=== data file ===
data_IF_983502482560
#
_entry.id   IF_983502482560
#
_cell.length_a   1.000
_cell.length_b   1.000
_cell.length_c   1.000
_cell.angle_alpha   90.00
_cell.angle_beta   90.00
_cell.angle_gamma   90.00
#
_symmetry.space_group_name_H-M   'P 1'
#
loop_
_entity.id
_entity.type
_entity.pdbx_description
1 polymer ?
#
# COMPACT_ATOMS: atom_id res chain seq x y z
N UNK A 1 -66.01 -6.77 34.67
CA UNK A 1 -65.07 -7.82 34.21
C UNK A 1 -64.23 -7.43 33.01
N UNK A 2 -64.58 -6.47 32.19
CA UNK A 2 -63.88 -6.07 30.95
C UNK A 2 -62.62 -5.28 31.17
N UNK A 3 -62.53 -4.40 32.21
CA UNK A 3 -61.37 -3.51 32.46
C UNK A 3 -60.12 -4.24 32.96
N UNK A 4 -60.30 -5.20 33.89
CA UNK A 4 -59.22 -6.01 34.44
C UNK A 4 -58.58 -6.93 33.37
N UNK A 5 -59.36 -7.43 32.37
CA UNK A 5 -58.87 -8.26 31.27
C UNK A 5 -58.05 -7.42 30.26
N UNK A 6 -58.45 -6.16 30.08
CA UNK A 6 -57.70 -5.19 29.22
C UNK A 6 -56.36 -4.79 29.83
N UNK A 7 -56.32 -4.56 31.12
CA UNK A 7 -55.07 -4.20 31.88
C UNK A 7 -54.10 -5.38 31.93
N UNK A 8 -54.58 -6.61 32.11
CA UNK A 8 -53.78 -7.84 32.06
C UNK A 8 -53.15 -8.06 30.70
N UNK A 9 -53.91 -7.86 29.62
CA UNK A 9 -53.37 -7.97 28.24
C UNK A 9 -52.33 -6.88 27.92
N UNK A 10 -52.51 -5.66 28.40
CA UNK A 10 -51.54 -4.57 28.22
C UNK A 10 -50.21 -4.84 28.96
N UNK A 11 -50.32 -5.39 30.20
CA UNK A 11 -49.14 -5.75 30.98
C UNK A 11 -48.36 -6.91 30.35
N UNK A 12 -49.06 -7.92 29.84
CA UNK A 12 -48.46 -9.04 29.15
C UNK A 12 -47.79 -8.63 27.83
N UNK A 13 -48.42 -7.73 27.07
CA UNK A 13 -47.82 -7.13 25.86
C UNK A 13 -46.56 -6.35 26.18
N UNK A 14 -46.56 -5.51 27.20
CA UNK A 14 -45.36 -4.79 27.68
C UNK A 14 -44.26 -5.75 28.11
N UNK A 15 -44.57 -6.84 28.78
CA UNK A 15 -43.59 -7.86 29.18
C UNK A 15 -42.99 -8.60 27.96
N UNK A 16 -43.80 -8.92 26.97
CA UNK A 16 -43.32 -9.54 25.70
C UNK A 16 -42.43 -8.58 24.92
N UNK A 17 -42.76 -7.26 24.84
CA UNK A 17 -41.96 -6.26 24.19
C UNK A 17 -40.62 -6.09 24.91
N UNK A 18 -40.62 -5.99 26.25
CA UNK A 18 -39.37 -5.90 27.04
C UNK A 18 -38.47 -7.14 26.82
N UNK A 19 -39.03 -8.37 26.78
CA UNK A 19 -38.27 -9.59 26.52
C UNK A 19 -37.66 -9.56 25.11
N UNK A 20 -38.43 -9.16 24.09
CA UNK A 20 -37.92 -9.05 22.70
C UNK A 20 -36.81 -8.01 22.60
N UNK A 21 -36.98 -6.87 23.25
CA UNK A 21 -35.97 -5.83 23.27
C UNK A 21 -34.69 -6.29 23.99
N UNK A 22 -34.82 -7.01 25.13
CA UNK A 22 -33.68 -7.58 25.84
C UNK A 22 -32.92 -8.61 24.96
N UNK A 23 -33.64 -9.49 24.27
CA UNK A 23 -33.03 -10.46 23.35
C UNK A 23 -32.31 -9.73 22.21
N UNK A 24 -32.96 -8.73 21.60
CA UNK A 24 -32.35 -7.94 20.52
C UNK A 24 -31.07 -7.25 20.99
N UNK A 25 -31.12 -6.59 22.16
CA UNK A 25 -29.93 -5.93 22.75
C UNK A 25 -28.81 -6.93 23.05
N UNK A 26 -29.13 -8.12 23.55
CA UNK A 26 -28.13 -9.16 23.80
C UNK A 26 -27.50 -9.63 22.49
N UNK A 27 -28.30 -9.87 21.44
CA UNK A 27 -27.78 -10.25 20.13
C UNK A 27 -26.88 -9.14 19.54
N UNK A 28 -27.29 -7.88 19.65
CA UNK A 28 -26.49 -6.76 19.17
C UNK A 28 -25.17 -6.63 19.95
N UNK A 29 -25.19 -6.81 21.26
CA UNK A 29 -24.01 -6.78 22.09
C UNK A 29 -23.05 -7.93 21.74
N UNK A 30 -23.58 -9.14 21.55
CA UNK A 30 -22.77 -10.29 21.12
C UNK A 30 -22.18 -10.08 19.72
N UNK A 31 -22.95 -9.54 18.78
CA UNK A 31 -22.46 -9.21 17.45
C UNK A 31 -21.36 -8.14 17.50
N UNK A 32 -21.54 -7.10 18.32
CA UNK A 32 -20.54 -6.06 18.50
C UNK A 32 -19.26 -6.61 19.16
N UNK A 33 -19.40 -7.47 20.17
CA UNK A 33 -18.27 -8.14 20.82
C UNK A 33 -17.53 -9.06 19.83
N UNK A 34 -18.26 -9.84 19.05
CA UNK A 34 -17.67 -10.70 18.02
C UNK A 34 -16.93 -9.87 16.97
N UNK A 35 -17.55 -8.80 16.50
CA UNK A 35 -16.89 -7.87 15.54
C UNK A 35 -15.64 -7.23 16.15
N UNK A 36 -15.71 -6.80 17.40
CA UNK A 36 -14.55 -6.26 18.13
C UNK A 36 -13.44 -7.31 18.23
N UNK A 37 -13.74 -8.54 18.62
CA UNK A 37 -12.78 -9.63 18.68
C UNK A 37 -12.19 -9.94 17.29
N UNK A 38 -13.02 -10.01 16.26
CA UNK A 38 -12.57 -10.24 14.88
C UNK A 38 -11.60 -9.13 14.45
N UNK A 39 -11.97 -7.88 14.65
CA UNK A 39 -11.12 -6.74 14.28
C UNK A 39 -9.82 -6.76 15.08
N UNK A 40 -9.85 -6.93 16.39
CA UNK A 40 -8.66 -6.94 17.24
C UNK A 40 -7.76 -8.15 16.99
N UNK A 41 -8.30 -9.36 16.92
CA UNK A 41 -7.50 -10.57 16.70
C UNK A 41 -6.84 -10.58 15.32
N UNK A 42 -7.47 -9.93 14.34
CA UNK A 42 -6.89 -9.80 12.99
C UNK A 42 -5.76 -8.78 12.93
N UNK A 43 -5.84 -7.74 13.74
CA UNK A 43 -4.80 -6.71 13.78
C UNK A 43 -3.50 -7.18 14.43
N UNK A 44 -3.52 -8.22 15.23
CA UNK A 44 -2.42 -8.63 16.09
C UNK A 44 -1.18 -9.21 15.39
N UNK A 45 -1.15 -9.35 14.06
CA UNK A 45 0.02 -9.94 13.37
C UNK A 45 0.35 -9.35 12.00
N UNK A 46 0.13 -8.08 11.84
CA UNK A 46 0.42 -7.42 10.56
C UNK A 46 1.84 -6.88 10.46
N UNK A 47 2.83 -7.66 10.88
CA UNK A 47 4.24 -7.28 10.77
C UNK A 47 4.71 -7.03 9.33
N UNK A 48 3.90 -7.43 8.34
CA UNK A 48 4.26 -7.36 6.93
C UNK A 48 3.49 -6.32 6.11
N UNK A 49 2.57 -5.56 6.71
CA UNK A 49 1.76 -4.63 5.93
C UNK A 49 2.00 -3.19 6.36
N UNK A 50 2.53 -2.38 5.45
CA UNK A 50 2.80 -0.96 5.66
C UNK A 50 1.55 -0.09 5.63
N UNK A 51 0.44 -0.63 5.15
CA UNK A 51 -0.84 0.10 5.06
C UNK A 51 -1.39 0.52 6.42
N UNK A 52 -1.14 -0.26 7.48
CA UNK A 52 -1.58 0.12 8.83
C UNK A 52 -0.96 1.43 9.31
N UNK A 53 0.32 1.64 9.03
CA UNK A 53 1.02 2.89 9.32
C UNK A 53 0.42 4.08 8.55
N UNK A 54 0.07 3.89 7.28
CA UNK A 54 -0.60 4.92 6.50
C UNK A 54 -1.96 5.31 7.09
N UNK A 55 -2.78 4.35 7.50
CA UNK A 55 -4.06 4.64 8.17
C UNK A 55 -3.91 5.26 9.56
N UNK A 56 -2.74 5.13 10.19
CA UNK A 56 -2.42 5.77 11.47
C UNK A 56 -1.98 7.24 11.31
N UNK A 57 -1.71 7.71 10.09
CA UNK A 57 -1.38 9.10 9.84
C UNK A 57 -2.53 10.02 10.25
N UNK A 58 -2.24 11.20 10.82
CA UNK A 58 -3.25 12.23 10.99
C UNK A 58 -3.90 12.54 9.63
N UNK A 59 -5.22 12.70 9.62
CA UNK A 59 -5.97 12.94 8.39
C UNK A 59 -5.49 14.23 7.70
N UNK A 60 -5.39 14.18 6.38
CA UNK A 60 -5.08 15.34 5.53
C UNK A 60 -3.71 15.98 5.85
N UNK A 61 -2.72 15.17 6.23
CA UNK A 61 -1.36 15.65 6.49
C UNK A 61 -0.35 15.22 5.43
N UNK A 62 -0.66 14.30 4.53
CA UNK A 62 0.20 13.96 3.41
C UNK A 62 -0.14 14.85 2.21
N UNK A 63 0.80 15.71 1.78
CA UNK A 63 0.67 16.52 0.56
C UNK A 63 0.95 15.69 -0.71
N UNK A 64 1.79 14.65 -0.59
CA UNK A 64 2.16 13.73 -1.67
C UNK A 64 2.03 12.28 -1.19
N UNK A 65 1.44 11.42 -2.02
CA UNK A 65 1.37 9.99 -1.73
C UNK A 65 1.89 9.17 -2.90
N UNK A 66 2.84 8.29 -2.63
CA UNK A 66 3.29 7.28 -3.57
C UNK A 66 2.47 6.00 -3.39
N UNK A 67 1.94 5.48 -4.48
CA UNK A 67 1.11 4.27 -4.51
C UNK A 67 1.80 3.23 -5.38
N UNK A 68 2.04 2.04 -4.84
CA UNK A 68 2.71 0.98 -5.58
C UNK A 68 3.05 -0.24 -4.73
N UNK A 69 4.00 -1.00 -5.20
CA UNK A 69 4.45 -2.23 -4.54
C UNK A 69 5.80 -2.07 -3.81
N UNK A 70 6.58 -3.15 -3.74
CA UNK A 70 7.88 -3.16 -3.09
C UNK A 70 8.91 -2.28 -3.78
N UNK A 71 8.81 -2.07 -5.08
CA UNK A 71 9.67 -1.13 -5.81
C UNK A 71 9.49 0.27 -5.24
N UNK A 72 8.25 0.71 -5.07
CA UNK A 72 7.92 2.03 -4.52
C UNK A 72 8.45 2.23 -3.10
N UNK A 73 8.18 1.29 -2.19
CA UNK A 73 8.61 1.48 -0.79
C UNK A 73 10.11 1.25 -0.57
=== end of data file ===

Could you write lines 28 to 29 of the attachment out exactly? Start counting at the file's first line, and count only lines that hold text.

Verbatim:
CA UNK A 3 -61.37 -3.51 32.46
C UNK A 3 -60.12 -4.24 32.96